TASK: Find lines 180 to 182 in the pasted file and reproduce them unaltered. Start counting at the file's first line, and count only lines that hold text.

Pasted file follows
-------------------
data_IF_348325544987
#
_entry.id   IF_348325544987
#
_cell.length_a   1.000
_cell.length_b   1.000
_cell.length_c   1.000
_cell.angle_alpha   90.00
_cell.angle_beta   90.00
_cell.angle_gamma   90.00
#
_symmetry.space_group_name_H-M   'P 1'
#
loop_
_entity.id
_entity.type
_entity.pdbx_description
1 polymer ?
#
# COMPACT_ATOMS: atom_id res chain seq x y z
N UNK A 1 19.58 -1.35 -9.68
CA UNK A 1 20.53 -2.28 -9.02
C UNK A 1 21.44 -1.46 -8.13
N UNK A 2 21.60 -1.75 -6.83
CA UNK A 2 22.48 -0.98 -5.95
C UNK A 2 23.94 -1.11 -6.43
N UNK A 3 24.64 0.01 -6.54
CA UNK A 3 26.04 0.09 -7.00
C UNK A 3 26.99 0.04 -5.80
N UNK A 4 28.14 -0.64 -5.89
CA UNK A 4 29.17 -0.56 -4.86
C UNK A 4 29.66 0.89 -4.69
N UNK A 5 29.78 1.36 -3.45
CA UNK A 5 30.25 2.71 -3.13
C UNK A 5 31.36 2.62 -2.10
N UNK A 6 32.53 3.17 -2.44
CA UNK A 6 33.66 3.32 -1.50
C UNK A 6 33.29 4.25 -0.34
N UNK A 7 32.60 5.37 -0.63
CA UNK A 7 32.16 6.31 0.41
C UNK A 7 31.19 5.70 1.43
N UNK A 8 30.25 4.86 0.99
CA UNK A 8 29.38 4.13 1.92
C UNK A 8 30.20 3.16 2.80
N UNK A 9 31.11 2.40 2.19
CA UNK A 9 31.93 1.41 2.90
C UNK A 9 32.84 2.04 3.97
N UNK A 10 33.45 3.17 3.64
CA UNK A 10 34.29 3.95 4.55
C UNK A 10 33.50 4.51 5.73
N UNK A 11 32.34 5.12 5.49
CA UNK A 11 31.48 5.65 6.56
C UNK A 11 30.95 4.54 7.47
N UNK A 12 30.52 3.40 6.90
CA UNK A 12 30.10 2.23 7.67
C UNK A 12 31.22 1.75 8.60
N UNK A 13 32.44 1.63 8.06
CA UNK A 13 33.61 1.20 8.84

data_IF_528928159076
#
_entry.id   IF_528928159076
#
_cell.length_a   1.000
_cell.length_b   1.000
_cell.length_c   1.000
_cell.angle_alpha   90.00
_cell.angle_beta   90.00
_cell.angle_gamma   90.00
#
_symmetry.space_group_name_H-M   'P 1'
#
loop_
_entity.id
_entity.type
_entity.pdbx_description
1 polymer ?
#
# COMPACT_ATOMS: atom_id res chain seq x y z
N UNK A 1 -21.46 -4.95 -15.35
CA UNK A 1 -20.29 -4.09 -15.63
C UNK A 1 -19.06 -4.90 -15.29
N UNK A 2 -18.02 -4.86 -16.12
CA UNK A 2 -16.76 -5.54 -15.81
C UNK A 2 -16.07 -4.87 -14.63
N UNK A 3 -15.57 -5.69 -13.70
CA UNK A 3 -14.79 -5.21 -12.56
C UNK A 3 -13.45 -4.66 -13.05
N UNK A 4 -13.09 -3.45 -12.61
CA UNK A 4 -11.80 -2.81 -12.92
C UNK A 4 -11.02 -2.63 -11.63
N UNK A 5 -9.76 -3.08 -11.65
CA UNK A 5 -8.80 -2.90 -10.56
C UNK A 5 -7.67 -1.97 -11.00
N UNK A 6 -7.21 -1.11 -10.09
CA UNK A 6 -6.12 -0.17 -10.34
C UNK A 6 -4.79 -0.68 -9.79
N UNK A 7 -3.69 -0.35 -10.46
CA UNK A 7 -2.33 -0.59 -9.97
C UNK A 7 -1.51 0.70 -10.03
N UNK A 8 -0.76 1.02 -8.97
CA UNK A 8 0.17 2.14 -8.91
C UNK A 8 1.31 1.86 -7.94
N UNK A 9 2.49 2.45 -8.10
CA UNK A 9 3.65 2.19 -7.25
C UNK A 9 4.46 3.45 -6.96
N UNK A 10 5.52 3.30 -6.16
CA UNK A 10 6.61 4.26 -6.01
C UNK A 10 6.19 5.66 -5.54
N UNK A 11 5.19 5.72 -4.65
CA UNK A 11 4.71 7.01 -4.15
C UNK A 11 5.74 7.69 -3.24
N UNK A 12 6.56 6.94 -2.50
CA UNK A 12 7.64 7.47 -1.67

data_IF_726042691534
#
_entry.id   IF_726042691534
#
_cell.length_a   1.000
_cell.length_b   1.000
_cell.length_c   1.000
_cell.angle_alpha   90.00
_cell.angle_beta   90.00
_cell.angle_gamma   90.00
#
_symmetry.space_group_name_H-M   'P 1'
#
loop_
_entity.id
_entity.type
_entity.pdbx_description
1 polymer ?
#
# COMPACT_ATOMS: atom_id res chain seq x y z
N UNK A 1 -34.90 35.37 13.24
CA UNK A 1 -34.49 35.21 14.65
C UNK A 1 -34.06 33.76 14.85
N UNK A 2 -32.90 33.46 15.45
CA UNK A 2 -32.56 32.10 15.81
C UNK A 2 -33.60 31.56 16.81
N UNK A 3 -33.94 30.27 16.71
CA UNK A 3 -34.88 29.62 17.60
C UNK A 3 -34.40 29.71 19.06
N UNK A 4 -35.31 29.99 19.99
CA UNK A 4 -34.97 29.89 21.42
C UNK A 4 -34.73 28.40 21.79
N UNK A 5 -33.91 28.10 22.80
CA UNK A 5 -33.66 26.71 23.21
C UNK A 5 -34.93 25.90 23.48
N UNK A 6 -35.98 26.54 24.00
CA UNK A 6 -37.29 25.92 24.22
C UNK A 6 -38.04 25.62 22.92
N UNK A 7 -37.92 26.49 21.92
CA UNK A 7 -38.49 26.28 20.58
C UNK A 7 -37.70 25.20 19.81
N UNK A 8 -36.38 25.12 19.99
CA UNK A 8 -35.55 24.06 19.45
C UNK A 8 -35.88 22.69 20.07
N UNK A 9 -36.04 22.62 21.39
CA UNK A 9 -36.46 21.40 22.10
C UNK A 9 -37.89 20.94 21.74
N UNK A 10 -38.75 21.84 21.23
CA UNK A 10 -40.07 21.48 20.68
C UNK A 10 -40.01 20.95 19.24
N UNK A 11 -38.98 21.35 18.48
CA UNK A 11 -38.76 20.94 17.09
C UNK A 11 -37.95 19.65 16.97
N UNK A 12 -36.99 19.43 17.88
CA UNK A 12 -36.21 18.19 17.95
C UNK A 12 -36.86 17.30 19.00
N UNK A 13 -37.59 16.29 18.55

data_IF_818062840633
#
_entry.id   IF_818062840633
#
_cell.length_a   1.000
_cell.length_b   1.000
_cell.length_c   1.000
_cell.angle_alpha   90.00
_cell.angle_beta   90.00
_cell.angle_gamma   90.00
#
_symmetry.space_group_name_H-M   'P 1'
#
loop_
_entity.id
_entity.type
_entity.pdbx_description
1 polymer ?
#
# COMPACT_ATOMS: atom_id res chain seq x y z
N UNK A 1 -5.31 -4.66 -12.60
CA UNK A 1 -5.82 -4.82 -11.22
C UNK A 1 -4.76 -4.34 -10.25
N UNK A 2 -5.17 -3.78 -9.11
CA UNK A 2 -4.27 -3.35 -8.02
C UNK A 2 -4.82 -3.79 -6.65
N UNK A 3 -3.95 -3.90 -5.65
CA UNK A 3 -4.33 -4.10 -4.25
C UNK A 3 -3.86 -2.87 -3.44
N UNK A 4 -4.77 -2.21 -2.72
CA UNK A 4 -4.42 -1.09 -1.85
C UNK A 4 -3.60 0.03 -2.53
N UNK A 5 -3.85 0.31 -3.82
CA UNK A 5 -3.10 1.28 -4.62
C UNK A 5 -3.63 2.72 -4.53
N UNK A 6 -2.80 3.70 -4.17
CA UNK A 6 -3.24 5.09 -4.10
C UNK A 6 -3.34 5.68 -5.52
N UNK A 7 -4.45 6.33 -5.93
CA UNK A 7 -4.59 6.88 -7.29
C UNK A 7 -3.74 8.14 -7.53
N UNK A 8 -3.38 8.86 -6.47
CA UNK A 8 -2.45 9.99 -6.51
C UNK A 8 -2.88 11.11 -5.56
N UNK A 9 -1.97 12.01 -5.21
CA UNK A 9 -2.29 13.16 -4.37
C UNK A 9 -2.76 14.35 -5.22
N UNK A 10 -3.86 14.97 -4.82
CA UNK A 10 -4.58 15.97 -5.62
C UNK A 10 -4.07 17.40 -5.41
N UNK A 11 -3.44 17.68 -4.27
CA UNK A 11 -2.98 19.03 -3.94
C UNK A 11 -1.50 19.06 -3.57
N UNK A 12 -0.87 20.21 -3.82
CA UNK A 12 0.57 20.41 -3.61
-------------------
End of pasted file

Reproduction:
_cell.angle_gamma   90.00
#
_symmetry.space_group_name_H-M   'P 1'